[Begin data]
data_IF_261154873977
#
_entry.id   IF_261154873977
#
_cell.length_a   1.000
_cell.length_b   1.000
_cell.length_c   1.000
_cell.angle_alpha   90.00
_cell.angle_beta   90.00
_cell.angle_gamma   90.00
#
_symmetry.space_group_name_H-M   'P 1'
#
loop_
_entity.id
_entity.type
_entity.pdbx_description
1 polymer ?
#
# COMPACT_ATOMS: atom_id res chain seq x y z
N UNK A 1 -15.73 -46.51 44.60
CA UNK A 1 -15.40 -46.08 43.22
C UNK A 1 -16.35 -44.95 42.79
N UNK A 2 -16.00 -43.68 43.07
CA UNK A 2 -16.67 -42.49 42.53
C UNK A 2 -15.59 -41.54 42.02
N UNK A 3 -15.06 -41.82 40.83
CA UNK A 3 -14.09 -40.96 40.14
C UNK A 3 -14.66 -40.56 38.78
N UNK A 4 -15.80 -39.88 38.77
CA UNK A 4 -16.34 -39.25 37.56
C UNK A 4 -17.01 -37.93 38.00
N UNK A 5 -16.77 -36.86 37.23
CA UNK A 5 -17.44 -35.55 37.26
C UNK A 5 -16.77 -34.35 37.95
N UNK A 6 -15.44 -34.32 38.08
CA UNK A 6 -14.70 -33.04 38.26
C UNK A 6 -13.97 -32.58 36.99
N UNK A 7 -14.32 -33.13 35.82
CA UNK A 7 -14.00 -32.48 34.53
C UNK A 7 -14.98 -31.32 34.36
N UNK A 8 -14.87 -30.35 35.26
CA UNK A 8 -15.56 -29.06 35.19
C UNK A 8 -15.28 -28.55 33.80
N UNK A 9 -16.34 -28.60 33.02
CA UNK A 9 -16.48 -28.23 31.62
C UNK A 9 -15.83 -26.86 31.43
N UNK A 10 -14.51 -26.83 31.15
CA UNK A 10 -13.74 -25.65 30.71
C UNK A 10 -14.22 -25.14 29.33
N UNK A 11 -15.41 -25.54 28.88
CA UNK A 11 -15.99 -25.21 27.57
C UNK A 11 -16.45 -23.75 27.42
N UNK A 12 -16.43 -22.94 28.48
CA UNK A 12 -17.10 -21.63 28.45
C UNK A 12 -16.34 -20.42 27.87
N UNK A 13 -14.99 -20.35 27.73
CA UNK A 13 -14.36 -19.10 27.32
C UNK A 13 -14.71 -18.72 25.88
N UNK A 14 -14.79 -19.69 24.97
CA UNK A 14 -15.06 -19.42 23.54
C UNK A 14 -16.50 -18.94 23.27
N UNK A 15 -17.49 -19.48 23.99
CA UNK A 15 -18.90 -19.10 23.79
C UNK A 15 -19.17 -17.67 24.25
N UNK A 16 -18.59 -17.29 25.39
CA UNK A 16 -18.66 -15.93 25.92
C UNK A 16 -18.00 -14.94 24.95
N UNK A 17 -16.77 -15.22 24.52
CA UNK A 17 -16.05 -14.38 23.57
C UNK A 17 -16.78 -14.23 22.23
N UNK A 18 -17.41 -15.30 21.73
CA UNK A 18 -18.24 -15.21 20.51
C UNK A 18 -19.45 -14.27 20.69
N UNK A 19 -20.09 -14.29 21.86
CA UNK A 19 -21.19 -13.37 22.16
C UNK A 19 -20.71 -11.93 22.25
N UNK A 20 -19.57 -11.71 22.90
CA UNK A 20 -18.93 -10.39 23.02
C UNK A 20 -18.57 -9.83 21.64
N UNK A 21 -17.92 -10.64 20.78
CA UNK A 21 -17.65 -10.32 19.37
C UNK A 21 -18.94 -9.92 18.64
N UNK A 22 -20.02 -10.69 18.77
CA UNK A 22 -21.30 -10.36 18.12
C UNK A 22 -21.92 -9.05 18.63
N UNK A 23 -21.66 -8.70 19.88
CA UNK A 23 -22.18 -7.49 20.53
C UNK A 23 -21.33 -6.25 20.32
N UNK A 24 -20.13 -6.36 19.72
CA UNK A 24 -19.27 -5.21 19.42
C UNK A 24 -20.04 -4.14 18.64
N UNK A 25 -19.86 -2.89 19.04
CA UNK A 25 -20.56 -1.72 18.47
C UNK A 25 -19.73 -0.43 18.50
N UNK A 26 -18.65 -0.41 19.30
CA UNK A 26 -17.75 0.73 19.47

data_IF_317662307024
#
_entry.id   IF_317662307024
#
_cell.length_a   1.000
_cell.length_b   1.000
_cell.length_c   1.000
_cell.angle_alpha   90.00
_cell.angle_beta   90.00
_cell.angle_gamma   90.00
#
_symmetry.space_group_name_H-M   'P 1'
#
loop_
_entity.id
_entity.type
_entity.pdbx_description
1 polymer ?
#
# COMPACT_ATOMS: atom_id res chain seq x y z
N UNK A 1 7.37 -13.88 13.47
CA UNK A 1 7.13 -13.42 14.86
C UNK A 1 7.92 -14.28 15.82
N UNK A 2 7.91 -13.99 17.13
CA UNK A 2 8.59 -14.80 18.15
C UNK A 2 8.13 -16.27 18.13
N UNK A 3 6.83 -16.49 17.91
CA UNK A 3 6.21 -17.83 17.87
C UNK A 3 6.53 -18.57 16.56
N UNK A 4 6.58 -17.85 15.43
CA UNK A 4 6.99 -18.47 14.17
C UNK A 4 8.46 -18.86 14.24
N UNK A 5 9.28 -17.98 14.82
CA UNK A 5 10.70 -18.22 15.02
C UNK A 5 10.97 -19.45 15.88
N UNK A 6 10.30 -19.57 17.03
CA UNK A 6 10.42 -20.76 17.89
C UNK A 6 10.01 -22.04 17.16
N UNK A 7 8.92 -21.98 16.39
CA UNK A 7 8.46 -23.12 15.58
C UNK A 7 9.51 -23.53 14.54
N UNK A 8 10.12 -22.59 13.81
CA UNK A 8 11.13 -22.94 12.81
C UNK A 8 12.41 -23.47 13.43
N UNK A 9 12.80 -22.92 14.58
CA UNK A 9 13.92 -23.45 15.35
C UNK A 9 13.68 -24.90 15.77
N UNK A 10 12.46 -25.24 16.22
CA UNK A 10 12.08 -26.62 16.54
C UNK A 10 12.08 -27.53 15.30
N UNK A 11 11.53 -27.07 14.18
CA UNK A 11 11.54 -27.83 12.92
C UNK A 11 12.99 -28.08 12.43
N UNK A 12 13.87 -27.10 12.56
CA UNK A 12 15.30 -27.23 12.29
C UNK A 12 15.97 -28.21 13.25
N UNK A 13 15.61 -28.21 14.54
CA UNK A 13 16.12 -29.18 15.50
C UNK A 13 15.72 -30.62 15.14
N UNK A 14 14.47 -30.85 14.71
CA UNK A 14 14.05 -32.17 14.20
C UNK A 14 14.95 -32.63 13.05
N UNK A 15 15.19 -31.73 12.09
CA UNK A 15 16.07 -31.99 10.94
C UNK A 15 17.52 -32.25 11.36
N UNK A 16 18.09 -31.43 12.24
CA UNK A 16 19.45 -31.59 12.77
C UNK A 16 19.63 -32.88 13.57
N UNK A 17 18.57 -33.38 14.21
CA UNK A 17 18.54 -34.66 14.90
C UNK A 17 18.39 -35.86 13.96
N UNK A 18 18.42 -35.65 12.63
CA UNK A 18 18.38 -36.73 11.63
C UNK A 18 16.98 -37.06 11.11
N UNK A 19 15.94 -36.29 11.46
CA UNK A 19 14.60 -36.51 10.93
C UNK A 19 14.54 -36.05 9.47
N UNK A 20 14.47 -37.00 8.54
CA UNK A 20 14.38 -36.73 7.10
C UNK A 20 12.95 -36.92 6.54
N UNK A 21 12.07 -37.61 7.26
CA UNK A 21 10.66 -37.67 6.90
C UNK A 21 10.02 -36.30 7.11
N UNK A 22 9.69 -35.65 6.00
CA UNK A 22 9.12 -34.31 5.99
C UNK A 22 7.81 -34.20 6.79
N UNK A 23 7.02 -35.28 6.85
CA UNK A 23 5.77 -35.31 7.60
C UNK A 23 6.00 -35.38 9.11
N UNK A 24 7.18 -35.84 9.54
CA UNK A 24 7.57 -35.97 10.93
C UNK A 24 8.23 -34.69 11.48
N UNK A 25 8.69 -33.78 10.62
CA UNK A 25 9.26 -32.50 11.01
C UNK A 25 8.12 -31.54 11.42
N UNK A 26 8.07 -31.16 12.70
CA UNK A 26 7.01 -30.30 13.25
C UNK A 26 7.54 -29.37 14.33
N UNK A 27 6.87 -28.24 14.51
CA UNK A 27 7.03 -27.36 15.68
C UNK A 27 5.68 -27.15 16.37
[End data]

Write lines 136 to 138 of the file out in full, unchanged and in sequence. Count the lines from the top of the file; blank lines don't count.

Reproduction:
N UNK A 7 8.92 -21.98 16.39
CA UNK A 7 8.46 -23.12 15.58
C UNK A 7 9.51 -23.53 14.54